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'New genetic engineering' must not endanger organic farming!

Genetic engineering has been a threat to biodiversity, organic farming, the environment and consumer choice for decades. The organic sector and genetic engineering critics insist on the so-called precautionary principle and the labelling of genetically modified organisms. This applies to both "old" and "new" genetic engineering and was confirmed as the legal position by the European Court of Justice in 2018. However, since 2019, the EU Commission has been trying to bring about changes in the existing EU genetic engineering law. The consequences will be discussed at the event "GMO-free Europe 2022" on 17 November 2022 in the European Parliament. It is hosted by the Greens/EFA Group and the European Initiative to Save Our Seeds and organised by IFOAM Organics Europe.

The majority of consumers is critical about GMOs in agriculture and food.

Far-reaching consequences

The amended EU legislation on new genomic technologies (NGTs) is scheduled for the second quarter of 2023. The softening of the current GMO legislation would have the consequence of exempting NGTs from regulation under EU GMO legislation. This means that the precautionary principle would no longer apply, for example, to genetically modified methods such as CRISPR-Cas. As a result, risk assessment and labelling would cease to apply, and the freedom of choice would be gone, for consumers as well as for agriculture. This must be prevented! At the event on 17 November, 10 a.m. - 1 p.m., stakeholders from the agricultural and food sector, non-governmental organisations, scientists as well as members of the European Parliament and the European GMO-free Regions will shed light on the consequences of a relaxation of the law from a scientific, economic and political perspective.

"In the European Union, organic farming is by definition GMO-free, as the organic production process is prohibited under the current (Regulation 834/2007, Art. 4) and the new Organic Regulation (Regulation 848/2018, Art. 5)." (IFOAM EU)

Organisers of the events in the EU-Parliament

Status quo is the precautionary principle

The precautionary principle enshrined in EU genetic engineering law stipulates that only GMOs that have undergone a risk assessment can be approved and placed on the market. They must be labelled and traceable. In fact, this means that there are very few GMO seeds on the market and in cultivation. This is because the vast majority of consumers are still very critical of genetically modified food or reject it. The platform SOS Save We Seeds, which is critical of genetic engineering, writes: "... farmers demand the right to continue to be able to produce without genetic engineering. Deregulation of new genetic technologies would be a frontal attack on our freedom of choice and democratic self-determination over what we breed, grow and eat."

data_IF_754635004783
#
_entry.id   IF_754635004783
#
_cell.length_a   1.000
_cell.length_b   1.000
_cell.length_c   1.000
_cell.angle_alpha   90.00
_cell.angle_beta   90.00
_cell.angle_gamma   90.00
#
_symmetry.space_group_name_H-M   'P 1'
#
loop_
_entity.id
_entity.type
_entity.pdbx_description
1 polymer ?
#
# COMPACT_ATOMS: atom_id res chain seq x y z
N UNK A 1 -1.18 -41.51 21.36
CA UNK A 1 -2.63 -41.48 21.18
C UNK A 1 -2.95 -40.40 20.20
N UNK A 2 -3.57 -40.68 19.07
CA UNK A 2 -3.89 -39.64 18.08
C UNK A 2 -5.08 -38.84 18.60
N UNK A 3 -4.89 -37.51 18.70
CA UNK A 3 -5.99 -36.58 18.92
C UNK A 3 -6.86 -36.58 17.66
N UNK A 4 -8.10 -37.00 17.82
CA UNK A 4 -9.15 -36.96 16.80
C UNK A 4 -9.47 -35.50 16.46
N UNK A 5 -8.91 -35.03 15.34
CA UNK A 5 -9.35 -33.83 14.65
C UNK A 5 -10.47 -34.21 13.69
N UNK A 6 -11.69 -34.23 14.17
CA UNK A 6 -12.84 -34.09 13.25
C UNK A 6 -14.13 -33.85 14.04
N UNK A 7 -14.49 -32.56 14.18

Manipulation of the DNA is not without risk. (photo WIX)

Organic farming is biodiversity protection

IFOAM Organics Europe argues against the use of GMOs of any kind in the value chain, among other things, with the protection of the genetic integrity of living organisms, which organic farming seeks to protect. This means that seeds, feed and all auxiliary inputs in production must be GMO-free and available from ecologically compatible resources.

The new genetic engineering methods, in particular CRISPR/Cas technology (also TALEN, Zinkfinger Nuclease, collective term Gene Edition) for the modification of plants, animals and microorganisms, harbour new and incalculable risks, according to scientists. This is why the EU's highest court ruled in 2018 that new genetic engineering must also be classified as genetic engineering and regulated. The interest of large agricultural and seed corporations is exactly the opposite. They argue about climate change and world hunger.

"Transparency, traceability and labelling are crucial for producers and consumers to choose GMO-free products." (IFOAM EU)

SOS: Now the stage is set in Brussels

The Save our Seeds organisation is calling on political leaders, in particular Federal Minister of Agriculture Cem Özdemir and Federal Minister of the Environment Steffi Lemke, to work to maintain regulation of new genetic technologies as well. This includes: Labelling, risk assessment, authorisation, traceability, transparency, monitoring and liability.

IFOAM Organics Europe shares the same position and states that the risk of GMO contamination threatens the GMO-free food production chain and the economic well-being of farmers and producers. The maintenance and proper implementation of existing GMO legislation, including for the new genetic engineering techniques, including a risk assessment procedure and traceability and labelling requirements, is essential, they say.

Link to the petition against deregulation

Urgently stop groundless genetic engineering deregulation

At the beginning of November, the Swiss Ethics Committee demanded: "The EU Commission must urgently stop the groundless genetic engineering deregulation". In a report, the experts conclude that the chances of the new genetic engineering methods are too small to play an important role in the necessary adaptation process of agriculture to the climate crisis. On the other hand, the authors of the ECNH report fear serious negative consequences for consumers, farmers, the organic and 'without genetic engineering' economy.

Authori: Karin Heinze, BiO Reporter International

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